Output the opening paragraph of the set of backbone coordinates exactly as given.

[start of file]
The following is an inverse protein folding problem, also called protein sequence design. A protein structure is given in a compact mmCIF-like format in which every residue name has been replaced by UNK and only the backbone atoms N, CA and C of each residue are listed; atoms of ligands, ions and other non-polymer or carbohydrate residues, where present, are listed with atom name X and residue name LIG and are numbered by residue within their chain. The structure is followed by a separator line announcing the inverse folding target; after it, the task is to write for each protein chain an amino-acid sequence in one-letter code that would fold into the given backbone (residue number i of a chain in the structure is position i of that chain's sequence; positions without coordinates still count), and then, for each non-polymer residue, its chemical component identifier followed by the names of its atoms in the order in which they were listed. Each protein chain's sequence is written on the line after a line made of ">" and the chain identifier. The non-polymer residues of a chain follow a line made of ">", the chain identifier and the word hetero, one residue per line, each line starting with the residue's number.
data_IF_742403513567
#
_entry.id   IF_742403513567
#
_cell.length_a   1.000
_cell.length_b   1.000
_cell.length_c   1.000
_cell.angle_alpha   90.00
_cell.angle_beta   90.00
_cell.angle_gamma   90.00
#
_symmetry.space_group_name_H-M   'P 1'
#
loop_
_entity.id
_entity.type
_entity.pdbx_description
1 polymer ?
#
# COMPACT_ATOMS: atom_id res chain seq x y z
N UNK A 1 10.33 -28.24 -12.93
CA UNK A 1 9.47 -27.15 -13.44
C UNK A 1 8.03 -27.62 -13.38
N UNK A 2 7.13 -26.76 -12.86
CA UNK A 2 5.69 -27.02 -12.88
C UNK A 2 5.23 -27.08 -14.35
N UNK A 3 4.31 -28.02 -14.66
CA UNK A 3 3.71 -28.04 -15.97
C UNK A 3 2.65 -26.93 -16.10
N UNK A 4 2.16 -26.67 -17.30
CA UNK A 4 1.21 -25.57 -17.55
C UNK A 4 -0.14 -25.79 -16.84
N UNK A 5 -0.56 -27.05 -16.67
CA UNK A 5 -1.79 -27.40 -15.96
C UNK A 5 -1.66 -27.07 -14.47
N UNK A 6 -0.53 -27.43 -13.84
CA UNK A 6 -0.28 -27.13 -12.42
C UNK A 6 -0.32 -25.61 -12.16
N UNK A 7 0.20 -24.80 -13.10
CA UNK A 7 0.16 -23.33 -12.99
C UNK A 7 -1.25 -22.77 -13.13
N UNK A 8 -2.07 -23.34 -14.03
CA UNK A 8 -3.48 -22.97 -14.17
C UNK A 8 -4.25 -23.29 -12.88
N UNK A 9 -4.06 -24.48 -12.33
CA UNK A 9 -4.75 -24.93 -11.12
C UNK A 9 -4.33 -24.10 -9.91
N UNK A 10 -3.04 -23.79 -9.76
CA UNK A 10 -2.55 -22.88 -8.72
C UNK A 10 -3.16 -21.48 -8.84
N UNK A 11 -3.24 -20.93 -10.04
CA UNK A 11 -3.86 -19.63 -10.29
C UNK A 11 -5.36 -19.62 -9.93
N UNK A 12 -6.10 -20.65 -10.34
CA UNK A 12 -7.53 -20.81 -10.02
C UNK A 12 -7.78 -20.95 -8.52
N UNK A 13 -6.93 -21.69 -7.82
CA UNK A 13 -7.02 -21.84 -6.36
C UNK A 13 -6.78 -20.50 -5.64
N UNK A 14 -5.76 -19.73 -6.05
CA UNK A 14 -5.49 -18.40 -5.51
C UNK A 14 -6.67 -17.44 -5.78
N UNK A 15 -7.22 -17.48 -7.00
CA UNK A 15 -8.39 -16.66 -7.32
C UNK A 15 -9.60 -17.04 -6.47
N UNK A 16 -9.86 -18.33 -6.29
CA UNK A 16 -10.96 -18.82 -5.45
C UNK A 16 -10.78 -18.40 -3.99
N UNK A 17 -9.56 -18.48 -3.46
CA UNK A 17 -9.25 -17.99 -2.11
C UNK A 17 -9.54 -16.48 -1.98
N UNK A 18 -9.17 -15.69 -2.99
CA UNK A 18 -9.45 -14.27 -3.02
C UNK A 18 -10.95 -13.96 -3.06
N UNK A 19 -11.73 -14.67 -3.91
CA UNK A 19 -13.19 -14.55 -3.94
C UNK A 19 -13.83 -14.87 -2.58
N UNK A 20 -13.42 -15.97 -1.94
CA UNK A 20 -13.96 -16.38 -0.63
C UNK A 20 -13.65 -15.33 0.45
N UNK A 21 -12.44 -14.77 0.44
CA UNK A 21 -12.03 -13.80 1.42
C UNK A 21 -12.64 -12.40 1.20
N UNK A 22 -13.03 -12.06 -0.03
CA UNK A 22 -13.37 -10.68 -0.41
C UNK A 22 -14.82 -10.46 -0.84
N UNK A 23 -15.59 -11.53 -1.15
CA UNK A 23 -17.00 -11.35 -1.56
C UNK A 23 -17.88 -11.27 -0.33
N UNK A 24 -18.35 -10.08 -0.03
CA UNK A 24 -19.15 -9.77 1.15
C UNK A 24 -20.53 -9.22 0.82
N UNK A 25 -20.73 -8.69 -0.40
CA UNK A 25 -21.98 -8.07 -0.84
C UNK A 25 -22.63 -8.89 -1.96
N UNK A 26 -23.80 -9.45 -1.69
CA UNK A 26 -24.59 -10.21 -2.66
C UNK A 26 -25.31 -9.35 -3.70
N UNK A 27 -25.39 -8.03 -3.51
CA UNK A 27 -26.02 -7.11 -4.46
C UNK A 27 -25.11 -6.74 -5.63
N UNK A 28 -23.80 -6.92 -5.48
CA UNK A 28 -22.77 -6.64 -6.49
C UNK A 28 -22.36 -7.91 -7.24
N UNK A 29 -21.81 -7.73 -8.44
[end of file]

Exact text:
The following is an inverse protein folding problem, also called protein sequence design. A protein structure is given in a compact mmCIF-like format in which every residue name has been replaced by UNK and only the backbone atoms N, CA and C of each residue are listed; atoms of ligands, ions and other non-polymer or carbohydrate residues, where present, are listed with atom name X and residue name LIG and are numbered by residue within their chain. The structure is followed by a separator line announcing the inverse folding target; after it, the task is to write for each protein chain an amino-acid sequence in one-letter code that would fold into the given backbone (residue number i of a chain in the structure is position i of that chain's sequence; positions without coordinates still count), and then, for each non-polymer residue, its chemical component identifier followed by the names of its atoms in the order in which they were listed. Each protein chain's sequence is written on the line after a line made of ">" and the chain identifier. The non-polymer residues of a chain follow a line made of ">", the chain identifier and the word hetero, one residue per line, each line starting with the residue's number.